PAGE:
A close family member suffers from bipolar disorder. He described it to me like this:
"There’s a membrane in life and sometimes it’s impermeable. Nothing goes in and nothing comes out. That’s what it’s like to be in depression. Nothing you do can change its permeability. Sometimes the membrane becomes hyper permeable, and then everything comes in and everything goes out. It’s unstoppable. That’s mania. The neutral state is when some things come in and others go out in a balanced way. That’s what people call normal. It’s how I’ve come to think of bipolar.”
I thought his description was rather brilliant. It made me understand. But when I asked what maintained the neutral state, he said that was something he was learning to control. Some day I will raise again the possibility that Na+, K+, Mg++ and Li+ may be the controls and that we cannot manage without their help in restoring order to the membrane permeability problem.They are tools for us to use in that regard.
It seems everyone is talking about depression, bipolar, and schizophrenia. Is there anyone who hasn't been affected? Glenn Close is talking about her own depression, her sister's bipolar disorder and her nephew's schizoaffective disorder. Carrie Fisher talks about bipolar disorder and her lifetime battle against manic depression.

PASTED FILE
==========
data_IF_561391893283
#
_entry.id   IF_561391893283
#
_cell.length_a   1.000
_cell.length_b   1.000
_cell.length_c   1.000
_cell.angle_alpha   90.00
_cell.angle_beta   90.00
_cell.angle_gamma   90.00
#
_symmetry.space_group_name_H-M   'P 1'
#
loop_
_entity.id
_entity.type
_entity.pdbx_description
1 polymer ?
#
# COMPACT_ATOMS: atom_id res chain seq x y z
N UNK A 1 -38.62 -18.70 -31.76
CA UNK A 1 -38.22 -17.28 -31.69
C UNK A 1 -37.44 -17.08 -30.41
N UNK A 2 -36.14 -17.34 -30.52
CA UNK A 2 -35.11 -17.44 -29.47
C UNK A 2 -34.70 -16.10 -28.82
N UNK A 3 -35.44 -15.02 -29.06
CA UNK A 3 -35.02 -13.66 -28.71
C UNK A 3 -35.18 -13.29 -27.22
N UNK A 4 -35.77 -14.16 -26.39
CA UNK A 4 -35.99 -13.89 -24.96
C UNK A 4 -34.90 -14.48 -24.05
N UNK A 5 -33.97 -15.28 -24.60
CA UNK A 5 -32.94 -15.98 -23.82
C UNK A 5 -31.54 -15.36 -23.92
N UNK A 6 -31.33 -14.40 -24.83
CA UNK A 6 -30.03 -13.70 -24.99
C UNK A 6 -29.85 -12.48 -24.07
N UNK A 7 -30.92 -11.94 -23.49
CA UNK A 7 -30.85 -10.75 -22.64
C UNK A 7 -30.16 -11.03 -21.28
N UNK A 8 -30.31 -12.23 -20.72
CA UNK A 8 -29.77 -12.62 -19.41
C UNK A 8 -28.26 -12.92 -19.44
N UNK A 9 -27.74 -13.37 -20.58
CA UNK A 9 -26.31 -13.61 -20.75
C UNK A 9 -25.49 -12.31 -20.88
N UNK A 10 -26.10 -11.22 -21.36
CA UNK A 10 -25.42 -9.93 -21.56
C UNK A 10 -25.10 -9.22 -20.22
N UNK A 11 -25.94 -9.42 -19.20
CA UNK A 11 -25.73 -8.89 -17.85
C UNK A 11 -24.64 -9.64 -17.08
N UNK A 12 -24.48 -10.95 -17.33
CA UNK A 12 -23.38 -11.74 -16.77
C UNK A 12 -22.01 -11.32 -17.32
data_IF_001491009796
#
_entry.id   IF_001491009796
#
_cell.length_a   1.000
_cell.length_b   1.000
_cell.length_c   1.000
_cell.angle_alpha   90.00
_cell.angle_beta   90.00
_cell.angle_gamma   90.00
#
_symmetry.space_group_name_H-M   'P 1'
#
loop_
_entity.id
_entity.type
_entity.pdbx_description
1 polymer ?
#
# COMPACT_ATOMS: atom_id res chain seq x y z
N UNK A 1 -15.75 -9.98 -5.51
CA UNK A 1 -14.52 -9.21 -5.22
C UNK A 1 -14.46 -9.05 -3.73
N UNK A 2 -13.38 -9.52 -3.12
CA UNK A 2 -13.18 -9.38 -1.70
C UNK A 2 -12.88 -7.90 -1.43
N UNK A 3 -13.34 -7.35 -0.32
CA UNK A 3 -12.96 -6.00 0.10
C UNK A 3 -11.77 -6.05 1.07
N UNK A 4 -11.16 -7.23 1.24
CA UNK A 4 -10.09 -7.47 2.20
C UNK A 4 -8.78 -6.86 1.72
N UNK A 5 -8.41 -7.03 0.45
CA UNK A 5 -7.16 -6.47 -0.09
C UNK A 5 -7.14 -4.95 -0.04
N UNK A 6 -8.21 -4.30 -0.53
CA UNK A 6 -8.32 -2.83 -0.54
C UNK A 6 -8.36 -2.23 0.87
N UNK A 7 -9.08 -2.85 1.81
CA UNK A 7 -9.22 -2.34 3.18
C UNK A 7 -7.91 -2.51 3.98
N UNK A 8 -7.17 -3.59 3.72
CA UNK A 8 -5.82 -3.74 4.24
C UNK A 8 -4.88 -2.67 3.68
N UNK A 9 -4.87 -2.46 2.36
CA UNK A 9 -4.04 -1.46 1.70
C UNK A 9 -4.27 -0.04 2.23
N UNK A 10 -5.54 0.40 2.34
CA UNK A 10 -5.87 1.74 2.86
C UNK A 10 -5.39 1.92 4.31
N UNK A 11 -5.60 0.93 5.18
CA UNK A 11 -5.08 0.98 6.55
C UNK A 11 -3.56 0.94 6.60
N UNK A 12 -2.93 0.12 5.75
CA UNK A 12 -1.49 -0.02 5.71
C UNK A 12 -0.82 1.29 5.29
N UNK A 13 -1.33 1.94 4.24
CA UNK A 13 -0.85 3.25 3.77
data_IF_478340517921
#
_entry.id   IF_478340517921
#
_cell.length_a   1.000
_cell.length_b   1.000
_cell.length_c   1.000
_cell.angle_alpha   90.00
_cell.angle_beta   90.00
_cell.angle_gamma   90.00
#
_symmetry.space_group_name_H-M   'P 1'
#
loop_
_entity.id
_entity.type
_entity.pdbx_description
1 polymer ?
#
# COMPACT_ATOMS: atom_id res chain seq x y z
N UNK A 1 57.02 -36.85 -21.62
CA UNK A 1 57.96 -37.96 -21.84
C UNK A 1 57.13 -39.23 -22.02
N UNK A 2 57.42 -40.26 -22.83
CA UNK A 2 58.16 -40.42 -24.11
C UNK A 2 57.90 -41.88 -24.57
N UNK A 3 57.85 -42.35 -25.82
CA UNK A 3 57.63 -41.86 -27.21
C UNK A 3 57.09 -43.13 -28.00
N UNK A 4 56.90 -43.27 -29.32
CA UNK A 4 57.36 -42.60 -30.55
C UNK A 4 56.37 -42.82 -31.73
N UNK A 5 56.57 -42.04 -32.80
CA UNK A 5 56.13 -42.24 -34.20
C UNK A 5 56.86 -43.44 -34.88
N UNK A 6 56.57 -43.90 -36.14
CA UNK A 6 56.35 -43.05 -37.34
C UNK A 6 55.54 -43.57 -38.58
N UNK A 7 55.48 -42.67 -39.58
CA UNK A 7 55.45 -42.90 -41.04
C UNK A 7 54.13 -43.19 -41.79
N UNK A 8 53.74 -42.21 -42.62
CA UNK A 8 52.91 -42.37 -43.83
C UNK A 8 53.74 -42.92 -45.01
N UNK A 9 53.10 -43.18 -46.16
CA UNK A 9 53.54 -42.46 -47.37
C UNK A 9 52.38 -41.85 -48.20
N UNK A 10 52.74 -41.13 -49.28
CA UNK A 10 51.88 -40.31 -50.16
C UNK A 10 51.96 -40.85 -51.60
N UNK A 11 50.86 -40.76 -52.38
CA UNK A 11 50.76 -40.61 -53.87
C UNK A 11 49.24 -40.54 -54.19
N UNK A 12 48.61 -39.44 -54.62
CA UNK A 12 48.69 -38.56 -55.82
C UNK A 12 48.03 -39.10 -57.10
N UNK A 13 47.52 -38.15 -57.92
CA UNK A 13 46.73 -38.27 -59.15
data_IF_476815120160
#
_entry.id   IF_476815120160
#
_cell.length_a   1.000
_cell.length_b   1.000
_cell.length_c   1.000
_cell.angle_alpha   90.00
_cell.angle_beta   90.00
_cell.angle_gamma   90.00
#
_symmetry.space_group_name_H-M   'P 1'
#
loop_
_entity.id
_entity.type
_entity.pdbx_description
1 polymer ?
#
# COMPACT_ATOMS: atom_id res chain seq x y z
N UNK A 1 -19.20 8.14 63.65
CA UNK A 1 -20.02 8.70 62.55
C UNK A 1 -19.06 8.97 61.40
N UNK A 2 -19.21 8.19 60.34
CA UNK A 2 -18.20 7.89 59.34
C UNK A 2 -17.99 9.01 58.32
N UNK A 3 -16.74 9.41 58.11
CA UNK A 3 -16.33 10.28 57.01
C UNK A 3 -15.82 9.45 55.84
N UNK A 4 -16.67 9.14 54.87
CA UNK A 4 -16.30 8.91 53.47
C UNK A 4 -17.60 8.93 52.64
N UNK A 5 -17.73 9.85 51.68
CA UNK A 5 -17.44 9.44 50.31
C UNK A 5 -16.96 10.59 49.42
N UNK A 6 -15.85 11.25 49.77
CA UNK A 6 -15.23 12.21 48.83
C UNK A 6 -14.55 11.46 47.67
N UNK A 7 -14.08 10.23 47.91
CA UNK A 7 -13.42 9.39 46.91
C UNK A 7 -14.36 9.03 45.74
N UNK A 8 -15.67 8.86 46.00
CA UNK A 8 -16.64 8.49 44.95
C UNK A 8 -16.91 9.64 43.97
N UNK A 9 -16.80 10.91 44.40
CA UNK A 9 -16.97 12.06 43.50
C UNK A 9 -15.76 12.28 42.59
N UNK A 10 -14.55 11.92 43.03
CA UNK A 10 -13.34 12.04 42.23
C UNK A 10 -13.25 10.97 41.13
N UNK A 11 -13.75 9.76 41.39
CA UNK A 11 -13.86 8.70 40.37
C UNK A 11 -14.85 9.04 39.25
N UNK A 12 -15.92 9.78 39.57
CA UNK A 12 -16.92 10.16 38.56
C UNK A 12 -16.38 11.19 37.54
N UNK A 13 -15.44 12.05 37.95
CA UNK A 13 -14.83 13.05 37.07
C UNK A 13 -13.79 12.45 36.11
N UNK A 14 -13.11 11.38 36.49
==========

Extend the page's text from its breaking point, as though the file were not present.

Right now, I'm feeling happy. When I'm happy my thoughts tends to skip over hills and through meadows. They don't root deeply in my soul. They fly off my fingertips.
When I'm down, I search within myself for the answers. It seems so many creative people did that. Joseph Conrad, Vincent Van Gogh, Beethoven and many more. There is much speculation about historical figures and their mental afflictions that perhaps sparked their genius. Studies have suggested genetic links between mental disorders and creativity. Their conclusions are dubious.
Whatever the story, I know that I write differently depended on my mood. So if I want to write the deeply moving novel, I'll have to work off some of that joy as I go along.